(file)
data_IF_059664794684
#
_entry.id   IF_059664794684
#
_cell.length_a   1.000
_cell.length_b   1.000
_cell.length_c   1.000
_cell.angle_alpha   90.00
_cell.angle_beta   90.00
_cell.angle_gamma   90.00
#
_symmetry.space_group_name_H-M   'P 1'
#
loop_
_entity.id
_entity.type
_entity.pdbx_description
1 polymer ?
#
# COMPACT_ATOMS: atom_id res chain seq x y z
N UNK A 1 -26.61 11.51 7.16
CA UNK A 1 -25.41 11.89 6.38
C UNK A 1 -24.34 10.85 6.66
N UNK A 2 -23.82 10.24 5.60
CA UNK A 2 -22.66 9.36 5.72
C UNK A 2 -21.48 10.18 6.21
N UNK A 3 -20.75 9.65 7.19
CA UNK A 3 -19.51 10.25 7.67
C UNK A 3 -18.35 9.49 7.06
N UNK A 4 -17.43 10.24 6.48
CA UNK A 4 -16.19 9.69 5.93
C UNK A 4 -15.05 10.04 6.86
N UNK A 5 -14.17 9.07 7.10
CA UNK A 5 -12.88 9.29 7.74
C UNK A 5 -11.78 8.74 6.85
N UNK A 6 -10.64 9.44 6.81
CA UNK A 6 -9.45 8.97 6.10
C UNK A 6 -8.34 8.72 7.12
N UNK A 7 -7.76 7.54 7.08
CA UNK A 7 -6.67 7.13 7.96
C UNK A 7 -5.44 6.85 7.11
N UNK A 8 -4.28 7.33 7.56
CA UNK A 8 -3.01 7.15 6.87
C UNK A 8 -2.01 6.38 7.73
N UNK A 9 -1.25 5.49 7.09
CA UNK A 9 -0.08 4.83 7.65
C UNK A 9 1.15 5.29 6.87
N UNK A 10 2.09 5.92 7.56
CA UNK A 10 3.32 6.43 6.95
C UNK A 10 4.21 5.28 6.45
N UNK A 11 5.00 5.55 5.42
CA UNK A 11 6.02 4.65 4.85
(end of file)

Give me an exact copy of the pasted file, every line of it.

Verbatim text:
data_IF_059664794684
#
_entry.id   IF_059664794684
#
_cell.length_a   1.000
_cell.length_b   1.000
_cell.length_c   1.000
_cell.angle_alpha   90.00
_cell.angle_beta   90.00
_cell.angle_gamma   90.00
#
_symmetry.space_group_name_H-M   'P 1'
#
loop_
_entity.id
_entity.type
_entity.pdbx_description
1 polymer ?
#
# COMPACT_ATOMS: atom_id res chain seq x y z
N UNK A 1 -26.61 11.51 7.16
CA UNK A 1 -25.41 11.89 6.38
C UNK A 1 -24.34 10.85 6.66
N UNK A 2 -23.82 10.24 5.60
CA UNK A 2 -22.66 9.36 5.72
C UNK A 2 -21.48 10.18 6.21
N UNK A 3 -20.75 9.65 7.19
CA UNK A 3 -19.51 10.25 7.67
C UNK A 3 -18.35 9.49 7.06
N UNK A 4 -17.43 10.24 6.48
CA UNK A 4 -16.19 9.69 5.93
C UNK A 4 -15.05 10.04 6.86
N UNK A 5 -14.17 9.07 7.10
CA UNK A 5 -12.88 9.29 7.74
C UNK A 5 -11.78 8.74 6.85
N UNK A 6 -10.64 9.44 6.81
CA UNK A 6 -9.45 8.97 6.10
C UNK A 6 -8.34 8.72 7.12
N UNK A 7 -7.76 7.54 7.08
CA UNK A 7 -6.67 7.13 7.96
C UNK A 7 -5.44 6.85 7.11
N UNK A 8 -4.28 7.33 7.56
CA UNK A 8 -3.01 7.15 6.87
C UNK A 8 -2.01 6.38 7.73
N UNK A 9 -1.25 5.49 7.09
CA UNK A 9 -0.08 4.83 7.65
C UNK A 9 1.15 5.29 6.87
N UNK A 10 2.09 5.92 7.56
CA UNK A 10 3.32 6.43 6.95
C UNK A 10 4.21 5.28 6.45
N UNK A 11 5.00 5.55 5.42
CA UNK A 11 6.02 4.65 4.85